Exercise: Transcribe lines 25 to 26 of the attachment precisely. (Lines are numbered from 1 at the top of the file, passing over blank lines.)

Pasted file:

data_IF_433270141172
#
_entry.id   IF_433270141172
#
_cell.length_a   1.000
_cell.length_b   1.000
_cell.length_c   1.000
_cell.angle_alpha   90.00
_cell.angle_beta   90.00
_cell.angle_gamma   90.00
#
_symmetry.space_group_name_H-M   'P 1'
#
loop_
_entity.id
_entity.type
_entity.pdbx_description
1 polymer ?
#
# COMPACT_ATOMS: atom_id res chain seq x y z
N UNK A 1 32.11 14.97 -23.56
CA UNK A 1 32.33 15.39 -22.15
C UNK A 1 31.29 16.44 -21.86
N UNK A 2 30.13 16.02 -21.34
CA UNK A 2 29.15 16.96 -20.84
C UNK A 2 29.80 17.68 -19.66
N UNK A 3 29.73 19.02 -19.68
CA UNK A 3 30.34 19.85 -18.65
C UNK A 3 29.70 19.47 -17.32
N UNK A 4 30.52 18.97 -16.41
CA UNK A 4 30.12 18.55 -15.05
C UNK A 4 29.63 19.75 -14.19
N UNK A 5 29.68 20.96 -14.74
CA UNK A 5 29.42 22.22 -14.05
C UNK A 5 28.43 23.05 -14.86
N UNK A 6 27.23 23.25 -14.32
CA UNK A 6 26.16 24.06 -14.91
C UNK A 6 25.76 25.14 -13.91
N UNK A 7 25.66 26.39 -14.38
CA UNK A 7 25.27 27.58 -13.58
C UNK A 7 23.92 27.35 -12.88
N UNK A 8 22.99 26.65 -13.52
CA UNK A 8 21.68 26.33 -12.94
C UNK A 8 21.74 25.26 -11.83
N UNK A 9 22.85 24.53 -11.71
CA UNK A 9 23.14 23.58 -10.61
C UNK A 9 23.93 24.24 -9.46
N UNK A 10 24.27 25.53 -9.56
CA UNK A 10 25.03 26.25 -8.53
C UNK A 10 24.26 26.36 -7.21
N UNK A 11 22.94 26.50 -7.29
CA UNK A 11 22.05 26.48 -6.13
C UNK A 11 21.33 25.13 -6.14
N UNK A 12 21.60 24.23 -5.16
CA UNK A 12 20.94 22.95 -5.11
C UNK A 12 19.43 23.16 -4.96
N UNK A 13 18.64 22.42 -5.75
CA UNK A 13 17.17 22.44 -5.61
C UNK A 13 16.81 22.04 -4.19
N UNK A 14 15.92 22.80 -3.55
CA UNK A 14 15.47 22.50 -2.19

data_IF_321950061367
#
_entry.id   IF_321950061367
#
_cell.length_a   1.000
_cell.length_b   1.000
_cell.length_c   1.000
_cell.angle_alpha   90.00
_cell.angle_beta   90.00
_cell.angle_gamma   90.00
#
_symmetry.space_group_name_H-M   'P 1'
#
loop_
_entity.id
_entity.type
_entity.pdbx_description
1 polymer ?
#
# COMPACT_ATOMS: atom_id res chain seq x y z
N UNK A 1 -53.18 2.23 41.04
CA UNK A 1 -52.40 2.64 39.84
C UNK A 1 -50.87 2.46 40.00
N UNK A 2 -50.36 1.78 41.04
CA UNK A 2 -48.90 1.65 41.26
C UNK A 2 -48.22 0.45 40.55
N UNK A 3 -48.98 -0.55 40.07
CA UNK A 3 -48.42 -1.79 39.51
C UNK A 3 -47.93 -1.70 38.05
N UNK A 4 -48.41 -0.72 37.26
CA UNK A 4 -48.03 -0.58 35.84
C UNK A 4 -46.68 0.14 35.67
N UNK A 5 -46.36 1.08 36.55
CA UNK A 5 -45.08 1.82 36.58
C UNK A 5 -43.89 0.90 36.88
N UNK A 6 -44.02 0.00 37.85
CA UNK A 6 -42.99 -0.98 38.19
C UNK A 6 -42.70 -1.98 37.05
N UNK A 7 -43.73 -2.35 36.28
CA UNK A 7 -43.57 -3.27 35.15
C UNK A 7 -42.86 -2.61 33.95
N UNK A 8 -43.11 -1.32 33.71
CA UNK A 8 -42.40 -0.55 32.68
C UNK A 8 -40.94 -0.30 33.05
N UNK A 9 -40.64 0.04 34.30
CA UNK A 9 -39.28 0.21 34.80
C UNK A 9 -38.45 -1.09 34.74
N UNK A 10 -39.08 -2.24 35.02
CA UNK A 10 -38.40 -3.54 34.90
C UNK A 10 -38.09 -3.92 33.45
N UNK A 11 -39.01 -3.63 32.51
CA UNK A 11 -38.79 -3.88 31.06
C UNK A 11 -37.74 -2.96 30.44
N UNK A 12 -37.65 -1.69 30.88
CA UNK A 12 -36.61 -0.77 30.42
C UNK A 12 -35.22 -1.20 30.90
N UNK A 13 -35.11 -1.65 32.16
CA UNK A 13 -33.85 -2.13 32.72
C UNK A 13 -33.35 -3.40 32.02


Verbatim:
CA UNK A 2 29.15 16.96 -20.84
C UNK A 2 29.80 17.68 -19.66